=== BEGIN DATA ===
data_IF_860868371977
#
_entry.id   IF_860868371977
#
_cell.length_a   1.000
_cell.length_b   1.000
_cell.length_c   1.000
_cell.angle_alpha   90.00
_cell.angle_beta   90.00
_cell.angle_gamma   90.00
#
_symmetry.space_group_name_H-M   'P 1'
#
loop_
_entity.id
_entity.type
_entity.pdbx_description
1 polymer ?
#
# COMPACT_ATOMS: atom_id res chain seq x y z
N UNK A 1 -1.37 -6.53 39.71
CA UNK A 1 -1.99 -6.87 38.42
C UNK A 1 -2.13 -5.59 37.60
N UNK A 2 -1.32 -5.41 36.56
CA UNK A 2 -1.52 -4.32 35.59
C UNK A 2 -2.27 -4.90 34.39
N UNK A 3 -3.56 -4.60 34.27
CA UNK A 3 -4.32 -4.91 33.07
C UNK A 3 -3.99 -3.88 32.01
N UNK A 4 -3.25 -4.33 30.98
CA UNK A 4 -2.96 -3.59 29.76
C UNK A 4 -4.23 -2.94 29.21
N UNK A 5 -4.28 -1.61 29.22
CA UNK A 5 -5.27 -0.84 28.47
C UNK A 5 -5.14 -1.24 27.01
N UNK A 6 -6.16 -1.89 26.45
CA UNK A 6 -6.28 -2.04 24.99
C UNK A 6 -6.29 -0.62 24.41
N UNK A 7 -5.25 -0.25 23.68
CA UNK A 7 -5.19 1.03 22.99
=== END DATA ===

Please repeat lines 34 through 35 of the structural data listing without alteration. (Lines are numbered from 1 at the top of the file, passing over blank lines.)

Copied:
CA UNK A 5 -5.27 -0.84 28.47
C UNK A 5 -5.14 -1.24 27.01